When in 1994 people voted into office a new political party, they thought they were voting not only for a new era, but an era in which the political crimes of the ancient regime would become things of the past. They looked forward to times and days when one would express a view on any public issue and go home with a restful mind.
The last 19 years have not been fear-free as we expected. The worst spectres of the period 1963 to 1993 were political murders and mysterious disappearances of people. We indeed have the freedom to air our views through the media but some people still disappear mysteriously if they have crossed with those who know how to bend or frustrate instruments of law and order.
To what extent can we depend on our police to hunt and bring to book those who murder their political opponents? I do not know the answer. Not long after the advent of the new era, a woman complained to the authorities about the disappearance of her brother, I am not sure if her brother called Chiwaya, if I remember correctly, was ever traced.
But for sure, we have not heard the final findings about Kalonga Stambuli, Peter Mlamba and now we see investigations into the death of the Polytechnic student Robert Chasowa are making no headway and we begin to wonder whether this is another case that will have to be dropped.
In his book Things Fall Apart, the Nigerian novelist Chinua Achebe speaks of a bird which said “Since men have learned to shoot without missing, I have also learned to fly without perching.”
In Malawi it seems when we send our police to Scotland Yard Police School in London, to study criminology, criminals also go to another school in the underground world where they learn how to outwit law enforcement agents.
This is what makes life insecure. So long as people can commit heinous crimes and get away with it, other evil-minded people will not hesitate to commit their own crimes. Are we to believe that no one really knows what happened to those who disappeared mysteriously? Are we to believe that those who died mysteriously actually committed suicide? Life in Malawi is not quite secure.
How many political parties do we have in Malawi? In company law, an incorporated company which is no longer active is struck off the register. This, I think, should apply to political parties. Founders of certain parties have joined other parties. No one can or should belong to two parties at the same time. The registrar of political parties should write letters to people who founded those moribund parties and ask them why their parties should not be deleted from the register.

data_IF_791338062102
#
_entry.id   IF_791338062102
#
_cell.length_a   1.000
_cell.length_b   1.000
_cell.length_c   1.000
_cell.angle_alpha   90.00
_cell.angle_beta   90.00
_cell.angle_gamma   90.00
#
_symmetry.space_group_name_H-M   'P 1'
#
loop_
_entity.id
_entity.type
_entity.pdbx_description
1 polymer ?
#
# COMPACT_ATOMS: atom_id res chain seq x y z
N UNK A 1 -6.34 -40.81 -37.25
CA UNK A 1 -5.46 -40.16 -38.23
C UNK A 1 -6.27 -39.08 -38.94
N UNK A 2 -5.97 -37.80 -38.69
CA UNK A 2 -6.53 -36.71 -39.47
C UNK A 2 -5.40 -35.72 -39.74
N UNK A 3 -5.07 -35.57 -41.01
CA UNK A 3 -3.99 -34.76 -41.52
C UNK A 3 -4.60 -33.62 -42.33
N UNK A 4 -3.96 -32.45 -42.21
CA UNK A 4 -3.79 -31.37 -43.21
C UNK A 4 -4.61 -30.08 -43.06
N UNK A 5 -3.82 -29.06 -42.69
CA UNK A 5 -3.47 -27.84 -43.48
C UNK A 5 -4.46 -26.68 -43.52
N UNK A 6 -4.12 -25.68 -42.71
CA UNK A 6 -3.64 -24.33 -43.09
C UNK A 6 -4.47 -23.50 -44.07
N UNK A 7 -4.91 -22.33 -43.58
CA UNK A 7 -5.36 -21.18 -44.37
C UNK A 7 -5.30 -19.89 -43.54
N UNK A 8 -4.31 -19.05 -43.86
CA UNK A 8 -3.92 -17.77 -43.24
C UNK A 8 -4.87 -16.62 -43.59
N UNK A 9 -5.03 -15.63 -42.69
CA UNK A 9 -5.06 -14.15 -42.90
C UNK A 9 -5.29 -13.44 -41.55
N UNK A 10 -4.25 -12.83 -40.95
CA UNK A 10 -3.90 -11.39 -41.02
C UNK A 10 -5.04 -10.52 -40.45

Political parties of today tend to entrench instead of minimising regionalism. There is a general wish that the founder of a party should of necessity be the leader and that when he ceases to lead for whatever reason, he should be succeeded by someone from that region. This is antediluvian politics. Pioneers in modern politics acted and thought differently.
The Nyasaland African Congress (NAC), through which Malawians fought (non-violently) for independence, was founded by James Frederick Sangala, whose face adorns the K100 note. He was from Malosa, Zomba and therefore, from the Southern Region.
In 1944, when the NAC was officially launched, members elected Levi Zililo Mumba from Mzimba as president, Sangala never resented this. I had the chance of talking to him when I was writing his autobiography.
Mumba died at the beginning of 1945 and was succeeded by Charles Matinga, Sangala’s friend. In 1950, members elected James Chinyama from Ntcheu, whose father Filipo Chinyama was executed by the government of Nyasaland for leading the Chilembwe uprising in Ntcheu.
In 1954, at last, Sangala was elected president of the party he founded. He was holding meetings in his house at Kapirintiya in Ndirande Township. After Sangala in 1956, T.D.T Banda from Nkhata Bay and lastly Dr Hasting Kamuzu Banda from Kasungu took over in 1958.
Though Sangala was from the Southern Province, the NAC was never regarded as a party for southerners in which men and women from other provinces could only hold subordinate positions.
To most people, these days the Malawi Congress Party (MCP) is seen as a party of the people of the Central Region. Except for retired Chief Justice Lovemore Munlo, all contenders to the MCP throne are from the Central Region.
The founders of MCP were Orton Chirwa and Aleke Banda, northerners, the full history of how they did this and then surrendered authority to Dr Banda is given in History of Malawi Volume 2.